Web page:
Mitt Romney told NBC's Brian Williams today that he doesn't think the federal government should provide support—financial or otherwise—for common standards, which have been adopted by forty-six states and the District of Columbia.
Instead, the Republican presidential nominee thinks states alone should pony up the money for their implementation. The Obama administration has allocated $360 million to two consortia of states to help develop tests that align with the standards, which were created through a partnership of the Council of Chief State School Officers and the National Governors Association. And the administration gave states that adopted the standards an edge in the Race to the Top competition.
"I don't happen to believe that every time there's an initiative that comes along, the federal government should finance it," Romney said during NBC's Education Nation, noting that the state he governed, Massachusetts, was able to boost its standards without having any extra federal funding.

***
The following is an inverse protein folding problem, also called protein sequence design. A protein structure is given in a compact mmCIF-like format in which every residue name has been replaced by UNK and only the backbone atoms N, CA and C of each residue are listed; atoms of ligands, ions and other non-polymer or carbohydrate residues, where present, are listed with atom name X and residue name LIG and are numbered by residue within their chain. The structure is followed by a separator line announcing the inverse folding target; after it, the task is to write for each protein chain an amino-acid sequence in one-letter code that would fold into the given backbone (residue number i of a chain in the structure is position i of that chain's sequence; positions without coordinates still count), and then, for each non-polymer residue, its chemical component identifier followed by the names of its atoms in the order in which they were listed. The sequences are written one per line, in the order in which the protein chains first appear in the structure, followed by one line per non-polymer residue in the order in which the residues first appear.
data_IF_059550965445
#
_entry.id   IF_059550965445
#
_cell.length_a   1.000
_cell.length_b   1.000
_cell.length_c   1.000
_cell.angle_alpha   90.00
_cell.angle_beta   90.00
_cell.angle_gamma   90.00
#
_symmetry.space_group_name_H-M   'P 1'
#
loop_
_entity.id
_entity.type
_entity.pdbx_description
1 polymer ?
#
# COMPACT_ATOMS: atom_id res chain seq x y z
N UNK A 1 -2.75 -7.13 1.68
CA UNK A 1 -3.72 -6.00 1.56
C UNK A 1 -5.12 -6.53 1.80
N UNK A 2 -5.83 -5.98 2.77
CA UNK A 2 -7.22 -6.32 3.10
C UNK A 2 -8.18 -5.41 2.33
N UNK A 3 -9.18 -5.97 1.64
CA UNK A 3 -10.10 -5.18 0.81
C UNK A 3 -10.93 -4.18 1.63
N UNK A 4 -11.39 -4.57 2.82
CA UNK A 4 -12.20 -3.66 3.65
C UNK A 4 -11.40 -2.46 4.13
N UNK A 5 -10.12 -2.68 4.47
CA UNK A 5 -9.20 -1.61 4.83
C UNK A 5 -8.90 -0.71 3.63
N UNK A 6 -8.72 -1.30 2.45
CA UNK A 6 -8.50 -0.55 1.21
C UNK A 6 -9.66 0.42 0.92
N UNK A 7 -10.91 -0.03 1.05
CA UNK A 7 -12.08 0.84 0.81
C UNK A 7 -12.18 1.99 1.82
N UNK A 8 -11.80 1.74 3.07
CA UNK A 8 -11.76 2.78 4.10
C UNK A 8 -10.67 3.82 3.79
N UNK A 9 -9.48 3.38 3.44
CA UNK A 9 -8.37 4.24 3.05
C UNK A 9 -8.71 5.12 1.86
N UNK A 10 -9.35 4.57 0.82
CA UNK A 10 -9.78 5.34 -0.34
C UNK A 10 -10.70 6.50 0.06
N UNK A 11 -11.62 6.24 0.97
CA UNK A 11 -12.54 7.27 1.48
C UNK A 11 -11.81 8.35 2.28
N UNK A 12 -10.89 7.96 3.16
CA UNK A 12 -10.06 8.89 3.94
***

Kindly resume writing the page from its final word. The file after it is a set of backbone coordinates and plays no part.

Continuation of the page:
"You know, I think it's fine for people to lay out what they think
core subjects might be and to suggest a pedagogy and being able to
provide that learning to our kids," Romney said. "I don't subscribe to
the idea of the federal government trying to push a common core on
various states. It's one thing to put it out as a model and let people
adopt it as they will, but to financially reward states based upon
accepting the federal government's idea of a curriculum, I think, is a
mistake. And the reason I say that is that there may be a time when the
government has an agenda that it wants to promote."